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Evolution of Indian cuisine

Published: 
Sunday, May 13, 2012
An Indo-Trinidadian woman preparing a meal from paper bags of issued estate provisions. Drawing by Rudolph Bissessarsingh

Anyone from T&T who has dined on authentic Indian dishes,  immediately realises that Indo-Trinidadian cooking is a Caribbean experience all on its own and owes as much to its evolution in the west as its origins in the east. Shortly after the arrival of Indian Indentured Immigrants  as a source of cheap, reliable labour, Trinidad’s Colonial Government, under Lord Harris (1846-54), realised that the newcomers had by necessity, to be fed on food that they were accustomed to in India or else they would suffer malnutrition.

 

Thus, large quantities of foodstuff began arriving in the colony. Paddy rice (Trinidad was already familiar with creole hill rice or red rice, grown by ex-American black soldiers of the  Company Villages), split peas (dhal), ghee, and curry spices, all originally sourced exclusively for the Indians, began to find their way into shops and soon formed a foundational part of the national cuisine.

 

For new Indo-Trinidadians, the commissary of their assigned estates was supposed to supply them with food rations and clothing for the first year of their five-year contract. This mandatory regulation was often ignored, and some unscrupulous planters even deducted the cost of the rations from the pittance paid to the Indians. Strictly speaking, the standard allowance was as followed: For every male over 18 years of age per month: 45lbs of rice, 9lbs dhal, 1/4 gallon ghee or coconut oil, 1 1/2 lbs salt, 6 lbs saltfish, 2 lbs onions and chilliest. Women and children received half the rations of men.

 

At the depot for incoming Indians (up to 1917) at Nelson Island, provisions for the transients consisted of rice, pumpkin, freshly-slaughtered mutton, and chapattis. Most estates allowed the Indians provision grounds to supplement the rations. Where garden plots were allotted, and on small homesteads after their contracts expired, the immigrants grew an abundance of food, which by the 1880s had made them the primary source of vegetables, root crops and milk in the island.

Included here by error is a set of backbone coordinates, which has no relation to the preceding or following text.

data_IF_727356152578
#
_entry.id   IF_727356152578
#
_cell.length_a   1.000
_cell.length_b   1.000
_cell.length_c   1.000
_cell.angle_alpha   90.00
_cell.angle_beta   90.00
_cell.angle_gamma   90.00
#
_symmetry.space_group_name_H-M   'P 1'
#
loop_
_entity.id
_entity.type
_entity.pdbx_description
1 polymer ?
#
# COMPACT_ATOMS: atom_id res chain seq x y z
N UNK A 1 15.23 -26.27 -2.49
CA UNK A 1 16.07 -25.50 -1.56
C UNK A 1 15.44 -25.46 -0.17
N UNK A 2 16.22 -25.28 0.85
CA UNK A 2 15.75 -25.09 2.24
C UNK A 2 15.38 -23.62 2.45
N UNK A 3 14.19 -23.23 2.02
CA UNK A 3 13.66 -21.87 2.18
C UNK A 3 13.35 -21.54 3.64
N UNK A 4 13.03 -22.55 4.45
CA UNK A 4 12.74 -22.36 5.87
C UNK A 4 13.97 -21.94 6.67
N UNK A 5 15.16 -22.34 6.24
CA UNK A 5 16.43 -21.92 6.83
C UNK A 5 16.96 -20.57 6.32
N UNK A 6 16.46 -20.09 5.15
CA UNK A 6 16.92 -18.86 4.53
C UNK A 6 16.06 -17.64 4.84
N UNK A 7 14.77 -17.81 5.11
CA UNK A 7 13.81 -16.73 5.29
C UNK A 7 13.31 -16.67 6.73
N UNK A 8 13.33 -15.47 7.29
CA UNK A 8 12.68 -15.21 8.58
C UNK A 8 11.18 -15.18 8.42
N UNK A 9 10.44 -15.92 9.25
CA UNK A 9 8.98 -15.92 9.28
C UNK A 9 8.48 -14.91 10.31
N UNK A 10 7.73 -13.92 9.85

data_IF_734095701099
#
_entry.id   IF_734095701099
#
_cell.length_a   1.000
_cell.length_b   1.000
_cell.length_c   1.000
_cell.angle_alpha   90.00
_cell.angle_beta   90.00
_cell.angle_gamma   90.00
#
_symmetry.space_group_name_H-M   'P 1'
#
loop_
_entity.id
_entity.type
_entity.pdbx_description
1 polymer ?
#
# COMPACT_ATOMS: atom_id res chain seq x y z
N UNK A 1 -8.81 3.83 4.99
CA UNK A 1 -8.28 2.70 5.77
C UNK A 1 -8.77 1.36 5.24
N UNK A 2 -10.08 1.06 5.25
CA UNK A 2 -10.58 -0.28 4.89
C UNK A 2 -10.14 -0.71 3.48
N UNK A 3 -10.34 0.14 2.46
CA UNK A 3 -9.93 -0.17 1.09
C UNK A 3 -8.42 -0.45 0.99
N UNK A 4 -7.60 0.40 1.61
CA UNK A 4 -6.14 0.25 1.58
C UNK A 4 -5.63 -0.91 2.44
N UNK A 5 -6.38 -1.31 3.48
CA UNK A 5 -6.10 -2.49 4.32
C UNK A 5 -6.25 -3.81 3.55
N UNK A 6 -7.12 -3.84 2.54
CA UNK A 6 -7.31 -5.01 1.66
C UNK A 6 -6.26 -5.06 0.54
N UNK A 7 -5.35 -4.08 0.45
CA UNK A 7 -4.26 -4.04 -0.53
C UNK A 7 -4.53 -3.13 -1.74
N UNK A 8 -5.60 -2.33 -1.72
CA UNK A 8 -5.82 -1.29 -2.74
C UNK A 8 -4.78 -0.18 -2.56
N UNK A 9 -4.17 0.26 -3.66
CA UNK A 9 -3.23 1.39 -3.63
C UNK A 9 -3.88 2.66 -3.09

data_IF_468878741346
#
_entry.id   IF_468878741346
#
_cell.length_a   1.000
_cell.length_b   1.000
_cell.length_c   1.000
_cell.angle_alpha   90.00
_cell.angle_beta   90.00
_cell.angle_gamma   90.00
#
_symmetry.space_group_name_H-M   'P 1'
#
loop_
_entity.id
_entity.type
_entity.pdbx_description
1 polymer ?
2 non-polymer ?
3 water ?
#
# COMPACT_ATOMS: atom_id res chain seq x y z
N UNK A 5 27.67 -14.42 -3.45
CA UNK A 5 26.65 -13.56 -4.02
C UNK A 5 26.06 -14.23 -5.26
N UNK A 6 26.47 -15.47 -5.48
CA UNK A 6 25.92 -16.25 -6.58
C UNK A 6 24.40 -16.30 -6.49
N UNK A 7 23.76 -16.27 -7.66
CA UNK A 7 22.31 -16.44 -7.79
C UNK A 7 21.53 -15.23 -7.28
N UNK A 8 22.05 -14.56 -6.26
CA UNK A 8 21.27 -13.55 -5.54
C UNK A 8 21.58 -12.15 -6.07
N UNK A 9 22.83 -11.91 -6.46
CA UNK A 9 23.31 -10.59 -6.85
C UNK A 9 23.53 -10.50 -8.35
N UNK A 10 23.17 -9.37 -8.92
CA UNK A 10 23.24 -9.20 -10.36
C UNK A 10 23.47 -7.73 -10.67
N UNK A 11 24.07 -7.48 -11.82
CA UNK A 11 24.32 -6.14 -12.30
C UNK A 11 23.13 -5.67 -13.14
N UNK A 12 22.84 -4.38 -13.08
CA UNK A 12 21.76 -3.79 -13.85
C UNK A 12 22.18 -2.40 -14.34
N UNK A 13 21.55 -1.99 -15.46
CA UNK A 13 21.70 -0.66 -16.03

Mangoes were a key ingredient, originating of course in India, as were several varieties of squash, including jhingee and lowkie. By infusing the bare ingredients of the commissariat issue with curry and adding the bounty of the vegetable gardens, wholesome talkarees were created.

 

These were largely enjoyed only by the Indo-Trinidadian community as good, hearty peasant fare until the advent of the roti-shop in the 1940s. With the coming of thousands of American soldiers to the army and airforce bases on the island, roti and curry found a new and enthusiastic connoisseur.

 

 

Perhaps the greatest example of cultural fusion and the flagship of Indo-Trinidadian food is the ubiquitous doubles, which was born in the 1940s when an enterprising vendor named Mr Ali combined curried chickpeas (channa) with two fried dough slices (bara) and gave Trinidad and Tobago its staple fast food.

 

Today, roti, doubles and other Indo-Trini fare has spread to Europe and America through the diaspora, and remains as wildly popular as ever.

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